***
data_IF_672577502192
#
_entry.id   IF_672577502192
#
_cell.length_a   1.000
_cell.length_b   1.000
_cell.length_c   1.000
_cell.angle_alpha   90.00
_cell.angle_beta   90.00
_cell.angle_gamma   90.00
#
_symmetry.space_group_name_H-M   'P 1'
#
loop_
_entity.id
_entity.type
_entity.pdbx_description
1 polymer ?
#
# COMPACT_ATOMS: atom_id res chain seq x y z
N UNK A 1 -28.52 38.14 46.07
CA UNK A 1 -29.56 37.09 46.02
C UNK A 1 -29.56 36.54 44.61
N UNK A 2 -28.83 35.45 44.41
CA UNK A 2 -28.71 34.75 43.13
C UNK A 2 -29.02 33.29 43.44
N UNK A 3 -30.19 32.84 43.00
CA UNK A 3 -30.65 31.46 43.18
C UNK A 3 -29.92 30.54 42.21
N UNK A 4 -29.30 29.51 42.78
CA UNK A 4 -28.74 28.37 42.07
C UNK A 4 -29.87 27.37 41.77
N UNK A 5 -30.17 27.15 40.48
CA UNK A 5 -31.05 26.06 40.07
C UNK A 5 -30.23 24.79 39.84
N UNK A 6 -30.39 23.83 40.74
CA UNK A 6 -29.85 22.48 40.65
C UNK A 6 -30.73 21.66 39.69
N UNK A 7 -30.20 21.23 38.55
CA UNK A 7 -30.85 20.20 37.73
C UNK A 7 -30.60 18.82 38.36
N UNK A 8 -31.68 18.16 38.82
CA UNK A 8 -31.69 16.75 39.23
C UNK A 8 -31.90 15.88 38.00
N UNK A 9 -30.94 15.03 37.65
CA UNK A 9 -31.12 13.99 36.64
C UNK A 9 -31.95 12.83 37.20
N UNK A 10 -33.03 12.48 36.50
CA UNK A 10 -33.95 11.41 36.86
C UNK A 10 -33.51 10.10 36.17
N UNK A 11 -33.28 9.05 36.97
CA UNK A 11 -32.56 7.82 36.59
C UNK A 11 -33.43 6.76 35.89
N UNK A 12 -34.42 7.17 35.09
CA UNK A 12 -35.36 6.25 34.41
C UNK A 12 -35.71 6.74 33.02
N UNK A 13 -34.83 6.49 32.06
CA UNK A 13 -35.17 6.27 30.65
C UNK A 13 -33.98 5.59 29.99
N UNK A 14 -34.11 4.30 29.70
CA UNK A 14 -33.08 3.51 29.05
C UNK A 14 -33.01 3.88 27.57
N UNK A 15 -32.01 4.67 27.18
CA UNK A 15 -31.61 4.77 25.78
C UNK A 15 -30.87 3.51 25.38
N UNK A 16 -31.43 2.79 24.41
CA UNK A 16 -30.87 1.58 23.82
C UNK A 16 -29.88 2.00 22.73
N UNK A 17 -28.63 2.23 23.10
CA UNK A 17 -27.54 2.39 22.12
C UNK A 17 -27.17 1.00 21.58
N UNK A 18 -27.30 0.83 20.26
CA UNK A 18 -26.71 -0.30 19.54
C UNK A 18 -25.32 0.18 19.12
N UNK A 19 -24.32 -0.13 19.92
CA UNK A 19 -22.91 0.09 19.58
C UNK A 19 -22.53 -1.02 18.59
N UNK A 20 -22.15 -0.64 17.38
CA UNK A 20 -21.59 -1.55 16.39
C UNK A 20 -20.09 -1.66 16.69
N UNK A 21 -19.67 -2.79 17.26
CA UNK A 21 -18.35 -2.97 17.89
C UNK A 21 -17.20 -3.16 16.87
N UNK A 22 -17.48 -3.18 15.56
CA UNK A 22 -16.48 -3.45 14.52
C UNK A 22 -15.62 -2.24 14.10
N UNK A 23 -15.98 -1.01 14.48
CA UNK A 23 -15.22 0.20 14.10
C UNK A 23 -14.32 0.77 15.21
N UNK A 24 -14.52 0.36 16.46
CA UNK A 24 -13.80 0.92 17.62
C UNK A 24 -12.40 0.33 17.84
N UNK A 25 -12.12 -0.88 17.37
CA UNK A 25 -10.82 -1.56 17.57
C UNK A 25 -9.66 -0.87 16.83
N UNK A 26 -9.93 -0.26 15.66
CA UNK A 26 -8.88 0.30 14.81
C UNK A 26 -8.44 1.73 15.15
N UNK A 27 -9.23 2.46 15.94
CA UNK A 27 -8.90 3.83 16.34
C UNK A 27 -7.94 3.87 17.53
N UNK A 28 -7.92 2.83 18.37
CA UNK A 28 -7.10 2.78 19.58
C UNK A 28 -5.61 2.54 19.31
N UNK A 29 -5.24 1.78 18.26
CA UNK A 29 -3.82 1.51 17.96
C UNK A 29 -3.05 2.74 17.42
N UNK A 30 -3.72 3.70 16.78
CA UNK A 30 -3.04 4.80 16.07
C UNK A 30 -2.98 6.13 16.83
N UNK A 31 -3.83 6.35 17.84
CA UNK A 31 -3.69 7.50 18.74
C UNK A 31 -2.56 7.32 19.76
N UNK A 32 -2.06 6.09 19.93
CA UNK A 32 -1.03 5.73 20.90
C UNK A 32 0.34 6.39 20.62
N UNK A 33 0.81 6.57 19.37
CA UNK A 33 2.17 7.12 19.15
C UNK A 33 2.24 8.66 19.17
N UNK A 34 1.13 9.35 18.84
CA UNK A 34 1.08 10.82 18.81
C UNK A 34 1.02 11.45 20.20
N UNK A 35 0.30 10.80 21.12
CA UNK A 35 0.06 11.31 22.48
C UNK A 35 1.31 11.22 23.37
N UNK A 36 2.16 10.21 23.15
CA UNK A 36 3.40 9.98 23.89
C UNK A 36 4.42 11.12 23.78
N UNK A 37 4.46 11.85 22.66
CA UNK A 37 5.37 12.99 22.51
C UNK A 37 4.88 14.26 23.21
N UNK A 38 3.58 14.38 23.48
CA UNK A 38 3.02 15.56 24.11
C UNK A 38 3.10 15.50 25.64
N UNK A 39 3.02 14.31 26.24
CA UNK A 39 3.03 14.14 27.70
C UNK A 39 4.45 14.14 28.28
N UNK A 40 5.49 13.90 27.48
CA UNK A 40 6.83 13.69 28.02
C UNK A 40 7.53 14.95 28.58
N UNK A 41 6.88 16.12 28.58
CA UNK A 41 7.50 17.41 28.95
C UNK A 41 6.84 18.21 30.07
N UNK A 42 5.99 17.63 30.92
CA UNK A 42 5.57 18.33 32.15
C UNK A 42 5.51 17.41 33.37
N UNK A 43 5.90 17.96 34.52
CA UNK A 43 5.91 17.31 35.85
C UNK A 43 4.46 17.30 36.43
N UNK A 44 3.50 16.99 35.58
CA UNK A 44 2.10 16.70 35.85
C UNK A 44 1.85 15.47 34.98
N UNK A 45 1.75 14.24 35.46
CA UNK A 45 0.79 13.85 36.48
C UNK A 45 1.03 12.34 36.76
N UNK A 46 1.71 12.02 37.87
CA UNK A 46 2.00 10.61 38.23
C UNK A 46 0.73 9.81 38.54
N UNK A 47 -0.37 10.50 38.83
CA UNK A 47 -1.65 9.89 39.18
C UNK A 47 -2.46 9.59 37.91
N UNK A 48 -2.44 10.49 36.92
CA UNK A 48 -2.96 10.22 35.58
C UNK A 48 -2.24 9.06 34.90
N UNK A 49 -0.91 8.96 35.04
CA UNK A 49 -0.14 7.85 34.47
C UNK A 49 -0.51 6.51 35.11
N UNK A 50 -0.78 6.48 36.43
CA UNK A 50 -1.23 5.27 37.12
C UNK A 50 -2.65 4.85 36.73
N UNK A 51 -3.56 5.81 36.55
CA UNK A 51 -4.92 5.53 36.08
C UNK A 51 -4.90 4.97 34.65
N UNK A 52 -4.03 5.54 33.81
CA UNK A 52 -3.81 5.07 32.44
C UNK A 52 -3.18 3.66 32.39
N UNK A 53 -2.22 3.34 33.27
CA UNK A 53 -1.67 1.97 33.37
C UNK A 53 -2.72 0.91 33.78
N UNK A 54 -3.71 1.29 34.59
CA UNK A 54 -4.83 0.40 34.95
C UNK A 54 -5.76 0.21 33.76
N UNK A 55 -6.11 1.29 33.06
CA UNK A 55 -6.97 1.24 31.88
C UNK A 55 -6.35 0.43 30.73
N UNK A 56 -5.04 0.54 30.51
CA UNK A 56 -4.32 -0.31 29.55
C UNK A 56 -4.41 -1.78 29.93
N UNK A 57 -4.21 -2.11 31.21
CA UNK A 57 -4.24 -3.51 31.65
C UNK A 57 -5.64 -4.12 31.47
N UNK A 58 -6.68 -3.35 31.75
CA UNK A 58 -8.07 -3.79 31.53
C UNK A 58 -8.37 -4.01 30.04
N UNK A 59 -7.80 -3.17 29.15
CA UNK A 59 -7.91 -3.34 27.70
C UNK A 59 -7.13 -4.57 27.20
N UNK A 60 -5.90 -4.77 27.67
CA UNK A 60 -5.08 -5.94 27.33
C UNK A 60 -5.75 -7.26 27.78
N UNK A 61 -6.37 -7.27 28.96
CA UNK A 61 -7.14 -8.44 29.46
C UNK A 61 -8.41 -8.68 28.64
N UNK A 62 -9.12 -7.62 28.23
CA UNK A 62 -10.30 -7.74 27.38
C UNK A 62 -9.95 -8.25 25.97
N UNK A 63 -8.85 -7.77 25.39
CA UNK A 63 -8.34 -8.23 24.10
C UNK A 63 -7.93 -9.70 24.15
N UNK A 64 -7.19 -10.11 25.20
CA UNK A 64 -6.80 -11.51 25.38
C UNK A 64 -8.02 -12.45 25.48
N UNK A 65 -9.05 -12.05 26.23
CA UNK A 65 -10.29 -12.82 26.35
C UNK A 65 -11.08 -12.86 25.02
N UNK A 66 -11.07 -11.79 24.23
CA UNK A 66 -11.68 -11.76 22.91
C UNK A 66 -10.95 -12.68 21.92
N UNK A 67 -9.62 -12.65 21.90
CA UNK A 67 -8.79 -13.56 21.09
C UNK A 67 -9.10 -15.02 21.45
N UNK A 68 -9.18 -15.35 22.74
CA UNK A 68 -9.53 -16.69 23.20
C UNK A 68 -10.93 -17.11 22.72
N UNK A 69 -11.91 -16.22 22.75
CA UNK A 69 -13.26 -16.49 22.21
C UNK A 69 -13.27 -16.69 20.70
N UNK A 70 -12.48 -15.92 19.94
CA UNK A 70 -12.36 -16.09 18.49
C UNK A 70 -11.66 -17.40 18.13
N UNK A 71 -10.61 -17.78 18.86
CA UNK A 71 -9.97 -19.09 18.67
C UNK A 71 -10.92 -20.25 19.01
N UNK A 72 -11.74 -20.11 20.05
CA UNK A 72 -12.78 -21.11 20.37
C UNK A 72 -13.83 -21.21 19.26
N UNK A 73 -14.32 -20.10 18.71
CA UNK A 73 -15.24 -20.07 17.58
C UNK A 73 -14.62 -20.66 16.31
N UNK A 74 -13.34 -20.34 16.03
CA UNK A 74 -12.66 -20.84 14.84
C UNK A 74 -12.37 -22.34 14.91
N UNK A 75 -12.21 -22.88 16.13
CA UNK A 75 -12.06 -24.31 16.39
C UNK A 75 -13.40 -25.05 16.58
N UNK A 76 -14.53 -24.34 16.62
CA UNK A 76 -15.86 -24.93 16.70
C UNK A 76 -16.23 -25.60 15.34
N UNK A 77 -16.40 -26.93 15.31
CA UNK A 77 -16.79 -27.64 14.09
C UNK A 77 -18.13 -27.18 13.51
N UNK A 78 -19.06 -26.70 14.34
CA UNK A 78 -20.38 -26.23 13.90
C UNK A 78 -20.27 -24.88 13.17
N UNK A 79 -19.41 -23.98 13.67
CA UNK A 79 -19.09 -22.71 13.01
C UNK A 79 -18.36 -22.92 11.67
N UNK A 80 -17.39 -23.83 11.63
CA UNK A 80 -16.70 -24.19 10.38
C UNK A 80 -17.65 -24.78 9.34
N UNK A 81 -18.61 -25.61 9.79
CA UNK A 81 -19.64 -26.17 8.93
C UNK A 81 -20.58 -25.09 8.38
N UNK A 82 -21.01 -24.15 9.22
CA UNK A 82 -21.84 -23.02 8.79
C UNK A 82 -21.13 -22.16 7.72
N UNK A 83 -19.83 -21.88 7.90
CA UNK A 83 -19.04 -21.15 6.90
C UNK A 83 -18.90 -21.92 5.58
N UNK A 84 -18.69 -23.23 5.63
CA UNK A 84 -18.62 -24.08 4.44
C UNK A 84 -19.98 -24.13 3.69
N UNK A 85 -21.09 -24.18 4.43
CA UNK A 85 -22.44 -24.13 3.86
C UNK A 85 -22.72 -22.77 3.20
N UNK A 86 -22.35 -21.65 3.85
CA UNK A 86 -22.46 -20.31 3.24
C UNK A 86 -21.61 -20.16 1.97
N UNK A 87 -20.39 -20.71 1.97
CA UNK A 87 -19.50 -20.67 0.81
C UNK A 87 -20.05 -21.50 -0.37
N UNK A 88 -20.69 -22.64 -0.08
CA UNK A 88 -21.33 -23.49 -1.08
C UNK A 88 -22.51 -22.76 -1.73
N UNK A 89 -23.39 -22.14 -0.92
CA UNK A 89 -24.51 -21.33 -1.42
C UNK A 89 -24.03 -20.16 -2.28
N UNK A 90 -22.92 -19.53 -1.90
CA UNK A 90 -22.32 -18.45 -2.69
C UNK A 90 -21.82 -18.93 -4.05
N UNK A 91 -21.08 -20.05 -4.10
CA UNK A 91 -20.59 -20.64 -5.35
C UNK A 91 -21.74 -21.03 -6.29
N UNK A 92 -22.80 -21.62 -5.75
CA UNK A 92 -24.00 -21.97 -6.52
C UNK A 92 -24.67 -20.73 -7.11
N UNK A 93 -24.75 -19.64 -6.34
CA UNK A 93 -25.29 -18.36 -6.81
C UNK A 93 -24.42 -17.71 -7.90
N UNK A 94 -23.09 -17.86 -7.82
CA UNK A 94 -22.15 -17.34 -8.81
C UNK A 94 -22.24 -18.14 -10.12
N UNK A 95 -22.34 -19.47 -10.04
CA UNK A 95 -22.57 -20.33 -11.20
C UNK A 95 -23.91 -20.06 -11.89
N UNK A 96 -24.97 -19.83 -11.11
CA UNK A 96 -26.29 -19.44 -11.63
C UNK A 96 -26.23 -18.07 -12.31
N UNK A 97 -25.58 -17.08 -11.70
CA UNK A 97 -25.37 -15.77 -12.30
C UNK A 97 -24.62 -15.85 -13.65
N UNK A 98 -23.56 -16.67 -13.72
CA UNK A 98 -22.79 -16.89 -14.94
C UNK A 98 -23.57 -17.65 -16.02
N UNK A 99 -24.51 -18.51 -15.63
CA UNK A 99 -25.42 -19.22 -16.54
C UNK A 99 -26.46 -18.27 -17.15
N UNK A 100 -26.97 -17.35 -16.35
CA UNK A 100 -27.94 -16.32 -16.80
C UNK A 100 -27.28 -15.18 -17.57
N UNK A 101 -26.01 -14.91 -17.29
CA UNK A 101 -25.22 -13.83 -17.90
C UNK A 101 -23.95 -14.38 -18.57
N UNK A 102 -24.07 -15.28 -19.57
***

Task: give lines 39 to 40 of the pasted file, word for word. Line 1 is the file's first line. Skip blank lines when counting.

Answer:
N UNK A 7 -30.20 21.23 38.55
CA UNK A 7 -30.85 20.20 37.73